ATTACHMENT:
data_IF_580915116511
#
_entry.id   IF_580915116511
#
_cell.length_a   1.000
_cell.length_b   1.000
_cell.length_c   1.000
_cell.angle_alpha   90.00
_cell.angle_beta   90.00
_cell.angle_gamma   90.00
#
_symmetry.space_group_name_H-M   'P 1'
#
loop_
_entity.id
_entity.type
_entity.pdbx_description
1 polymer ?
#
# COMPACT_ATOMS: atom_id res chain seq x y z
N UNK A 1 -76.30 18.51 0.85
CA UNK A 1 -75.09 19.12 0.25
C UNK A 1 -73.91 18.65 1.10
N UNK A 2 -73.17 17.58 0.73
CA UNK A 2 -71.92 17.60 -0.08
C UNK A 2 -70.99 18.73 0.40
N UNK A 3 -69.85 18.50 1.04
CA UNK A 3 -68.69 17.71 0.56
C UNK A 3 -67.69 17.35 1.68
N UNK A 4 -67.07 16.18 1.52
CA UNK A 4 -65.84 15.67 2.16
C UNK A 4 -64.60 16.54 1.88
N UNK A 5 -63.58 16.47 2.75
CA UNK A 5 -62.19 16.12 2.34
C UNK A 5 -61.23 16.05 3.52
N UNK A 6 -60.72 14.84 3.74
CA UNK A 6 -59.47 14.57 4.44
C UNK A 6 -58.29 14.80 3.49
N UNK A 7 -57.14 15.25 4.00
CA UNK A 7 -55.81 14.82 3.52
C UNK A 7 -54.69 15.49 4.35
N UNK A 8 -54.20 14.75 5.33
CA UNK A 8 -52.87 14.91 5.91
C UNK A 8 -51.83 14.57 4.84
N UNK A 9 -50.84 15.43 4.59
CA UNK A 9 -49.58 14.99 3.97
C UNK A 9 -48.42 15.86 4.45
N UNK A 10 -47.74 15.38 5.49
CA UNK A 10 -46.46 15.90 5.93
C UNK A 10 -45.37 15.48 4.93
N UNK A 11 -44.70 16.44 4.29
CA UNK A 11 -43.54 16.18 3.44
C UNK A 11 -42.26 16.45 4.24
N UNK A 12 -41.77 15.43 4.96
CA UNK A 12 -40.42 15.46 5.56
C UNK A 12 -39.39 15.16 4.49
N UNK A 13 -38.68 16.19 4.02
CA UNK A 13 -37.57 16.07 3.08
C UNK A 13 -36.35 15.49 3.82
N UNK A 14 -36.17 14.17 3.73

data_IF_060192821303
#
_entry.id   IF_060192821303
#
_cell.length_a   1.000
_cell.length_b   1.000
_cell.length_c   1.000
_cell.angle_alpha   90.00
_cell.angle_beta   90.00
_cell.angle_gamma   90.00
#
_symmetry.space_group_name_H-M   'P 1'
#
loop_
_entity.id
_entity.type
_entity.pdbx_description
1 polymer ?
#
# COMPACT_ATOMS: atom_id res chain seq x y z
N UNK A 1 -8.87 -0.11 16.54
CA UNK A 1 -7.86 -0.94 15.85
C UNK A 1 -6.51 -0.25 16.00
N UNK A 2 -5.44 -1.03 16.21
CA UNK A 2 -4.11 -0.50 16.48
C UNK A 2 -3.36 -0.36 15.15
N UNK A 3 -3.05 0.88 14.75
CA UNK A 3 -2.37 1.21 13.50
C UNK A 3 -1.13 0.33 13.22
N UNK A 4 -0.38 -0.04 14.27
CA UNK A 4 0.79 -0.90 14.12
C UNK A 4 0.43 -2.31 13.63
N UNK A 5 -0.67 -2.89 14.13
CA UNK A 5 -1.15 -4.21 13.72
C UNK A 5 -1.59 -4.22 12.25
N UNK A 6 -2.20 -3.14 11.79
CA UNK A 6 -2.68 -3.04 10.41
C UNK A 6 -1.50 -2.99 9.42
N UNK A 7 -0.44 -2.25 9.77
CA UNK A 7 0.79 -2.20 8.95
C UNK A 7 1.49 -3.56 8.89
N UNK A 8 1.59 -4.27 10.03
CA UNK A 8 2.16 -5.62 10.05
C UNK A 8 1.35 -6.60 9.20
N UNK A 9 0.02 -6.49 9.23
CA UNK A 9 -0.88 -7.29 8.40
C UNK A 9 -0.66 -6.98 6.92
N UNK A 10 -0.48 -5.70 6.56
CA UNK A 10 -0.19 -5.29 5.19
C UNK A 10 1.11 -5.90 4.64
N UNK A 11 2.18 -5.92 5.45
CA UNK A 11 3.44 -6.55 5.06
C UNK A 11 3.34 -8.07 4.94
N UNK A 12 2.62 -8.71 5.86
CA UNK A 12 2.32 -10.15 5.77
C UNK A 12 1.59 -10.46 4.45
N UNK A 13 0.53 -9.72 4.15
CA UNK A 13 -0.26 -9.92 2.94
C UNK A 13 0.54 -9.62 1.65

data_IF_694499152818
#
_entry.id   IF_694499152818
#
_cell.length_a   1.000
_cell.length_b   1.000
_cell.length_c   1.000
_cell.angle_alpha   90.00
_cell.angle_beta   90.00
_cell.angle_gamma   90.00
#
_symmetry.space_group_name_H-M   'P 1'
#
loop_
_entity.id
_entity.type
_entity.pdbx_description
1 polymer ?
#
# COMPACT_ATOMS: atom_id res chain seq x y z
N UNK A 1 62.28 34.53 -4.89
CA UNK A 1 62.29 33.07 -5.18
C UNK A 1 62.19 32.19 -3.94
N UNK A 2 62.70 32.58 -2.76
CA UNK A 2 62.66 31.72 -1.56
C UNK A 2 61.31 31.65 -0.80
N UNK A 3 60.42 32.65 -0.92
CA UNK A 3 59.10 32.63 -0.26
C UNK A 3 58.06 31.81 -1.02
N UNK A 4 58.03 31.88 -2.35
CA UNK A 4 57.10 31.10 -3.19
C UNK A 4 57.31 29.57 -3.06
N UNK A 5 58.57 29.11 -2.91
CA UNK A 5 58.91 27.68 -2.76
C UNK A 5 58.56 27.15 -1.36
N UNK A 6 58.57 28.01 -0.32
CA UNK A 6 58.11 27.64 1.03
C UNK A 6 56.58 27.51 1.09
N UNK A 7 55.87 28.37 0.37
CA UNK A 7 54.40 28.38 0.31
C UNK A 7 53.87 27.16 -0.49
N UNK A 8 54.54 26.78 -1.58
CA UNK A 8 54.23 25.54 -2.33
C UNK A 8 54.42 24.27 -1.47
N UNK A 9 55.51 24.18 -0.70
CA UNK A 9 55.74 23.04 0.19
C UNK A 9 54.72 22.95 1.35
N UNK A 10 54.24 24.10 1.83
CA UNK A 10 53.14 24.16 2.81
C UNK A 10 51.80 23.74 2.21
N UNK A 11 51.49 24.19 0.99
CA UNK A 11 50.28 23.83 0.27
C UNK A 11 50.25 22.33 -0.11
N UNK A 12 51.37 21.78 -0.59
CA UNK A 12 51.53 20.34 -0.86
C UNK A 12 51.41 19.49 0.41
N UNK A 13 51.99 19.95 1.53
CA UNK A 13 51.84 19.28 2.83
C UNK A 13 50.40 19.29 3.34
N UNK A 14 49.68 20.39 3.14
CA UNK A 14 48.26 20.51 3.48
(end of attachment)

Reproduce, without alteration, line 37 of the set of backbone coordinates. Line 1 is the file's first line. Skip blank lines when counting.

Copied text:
CA UNK A 6 -59.47 14.57 4.44